Ninety-one percent of Americans believe personal finance should be a required subject to graduate from high school, according to a recent online poll conducted by American Consumer Credit Counseling. This survey comes as teens' knowledge of money, including how to balance a checkbook or check the accuracy of a bank statement, declined from 52 percent in 2007 to 36 percent in 2011. And it's not just parents who are looking for more financial education in the classroom. A recent
While the demand for early financial education is high, there is still a lack of communication about the topic. According to the
"There is a growing financial literacy gap acknowledged by parents and teens alike," said
Of the 337 consumers surveyed in the
Even though a majority of Americans believe that schools should include personal finance training in their curriculum, few schools actually test student aptitude on the subject. According to a survey conducted by the
"Financially literate students translate into financially savvy adults." added Trumble. "There is tremendous value in personal financial education, especially in today's struggling and unstable economy."
The survey also found that many parents are uneasy when it comes to talking to their children about personal finance – only 37 percent of parents talk to their children about personal finance more than once a month.
"Conversations about money aren't easy, especially if you feel that your own financial literacy leaves much to be desired. The lack of conversation, coupled with the absence of classroom training, puts the youth at a significant disadvantage," Trumble added. "But one of the best gifts we can provide our children is to teach them to avoid some of the mistakes that we may have made in our own youth, and to give them the opportunity of a debt-free future."
The online resource provides parents with interactive workbooks and guides to help their children develop healthy financial habits. The program identifies five critical money management steps for each age group, including the value of a dollar, knowing the difference between needs and wants, budgeting, saving, and understanding credit cards. Each stage of the program is accompanied by an interactive workbook that provides parents with important tools and resources to engage their child.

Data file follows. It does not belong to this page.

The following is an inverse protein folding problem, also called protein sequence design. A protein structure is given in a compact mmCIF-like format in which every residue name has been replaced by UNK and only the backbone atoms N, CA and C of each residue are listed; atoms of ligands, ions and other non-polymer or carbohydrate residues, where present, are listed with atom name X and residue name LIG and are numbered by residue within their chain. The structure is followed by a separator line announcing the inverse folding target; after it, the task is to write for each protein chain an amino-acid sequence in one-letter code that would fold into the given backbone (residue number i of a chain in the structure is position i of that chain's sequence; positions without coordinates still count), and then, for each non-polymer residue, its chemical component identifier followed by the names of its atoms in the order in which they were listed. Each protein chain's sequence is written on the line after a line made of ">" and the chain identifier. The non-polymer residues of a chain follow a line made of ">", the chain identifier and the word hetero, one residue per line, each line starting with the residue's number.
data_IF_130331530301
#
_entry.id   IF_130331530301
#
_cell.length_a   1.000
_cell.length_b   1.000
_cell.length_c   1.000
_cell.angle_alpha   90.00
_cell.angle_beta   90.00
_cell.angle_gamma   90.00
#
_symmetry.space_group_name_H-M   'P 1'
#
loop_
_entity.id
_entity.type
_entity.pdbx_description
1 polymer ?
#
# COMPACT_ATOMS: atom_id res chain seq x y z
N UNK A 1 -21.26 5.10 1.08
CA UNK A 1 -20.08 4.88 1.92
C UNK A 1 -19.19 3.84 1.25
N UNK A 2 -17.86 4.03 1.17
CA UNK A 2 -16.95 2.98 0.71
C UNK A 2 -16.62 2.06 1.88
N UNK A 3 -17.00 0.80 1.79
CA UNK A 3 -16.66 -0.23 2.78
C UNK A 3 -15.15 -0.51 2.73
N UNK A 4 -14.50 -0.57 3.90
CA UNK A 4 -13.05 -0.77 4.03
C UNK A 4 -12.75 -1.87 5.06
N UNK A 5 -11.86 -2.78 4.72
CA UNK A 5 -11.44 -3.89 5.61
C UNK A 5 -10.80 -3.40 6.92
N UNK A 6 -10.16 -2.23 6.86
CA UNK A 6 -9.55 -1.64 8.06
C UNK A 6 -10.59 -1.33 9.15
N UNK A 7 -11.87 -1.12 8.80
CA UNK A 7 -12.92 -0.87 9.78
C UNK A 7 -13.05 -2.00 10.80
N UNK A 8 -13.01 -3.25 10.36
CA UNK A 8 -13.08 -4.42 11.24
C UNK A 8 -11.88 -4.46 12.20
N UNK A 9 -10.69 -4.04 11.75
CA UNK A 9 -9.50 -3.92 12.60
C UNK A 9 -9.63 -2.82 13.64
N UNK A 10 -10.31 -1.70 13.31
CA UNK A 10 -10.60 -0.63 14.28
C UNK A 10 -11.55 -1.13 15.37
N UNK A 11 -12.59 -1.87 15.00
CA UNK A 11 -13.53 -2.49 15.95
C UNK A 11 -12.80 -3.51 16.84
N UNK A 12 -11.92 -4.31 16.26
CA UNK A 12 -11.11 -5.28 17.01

By visiting http://www.consumercredit.com/financial-education/youth-money.aspx parents can access all of the age-appropriate guides for free so that they can start talking to their kids today about topics such as saving, budgeting, and many others.
American Consumer Credit Counseling's certified and experienced counselors offer a variety of financial education, counseling, and debt management services to help consumers achieve long-term financial health and stability. To learn more about these resources or to speak with a representative about what steps consumers need to take before signing up for a credit card, please visit
For more information, contact
• For credit counseling, call 800-769-3571.
• For bankruptcy counseling, call 866-826-6924.
• For housing counseling, call 866-826-7180.
• Or visit us online at ConsumerCredit.com
About American Consumer Credit Counseling
American Consumer Credit Counseling (ACCC) is a nonprofit credit counseling 501(c)(3) organization dedicated to empowering consumers to achieve financial management and debt relief through education, credit counseling, and debt management solutions. Each month,
Read the full story at http://www.prweb.com/releases/2014/05/prweb11831295.htm
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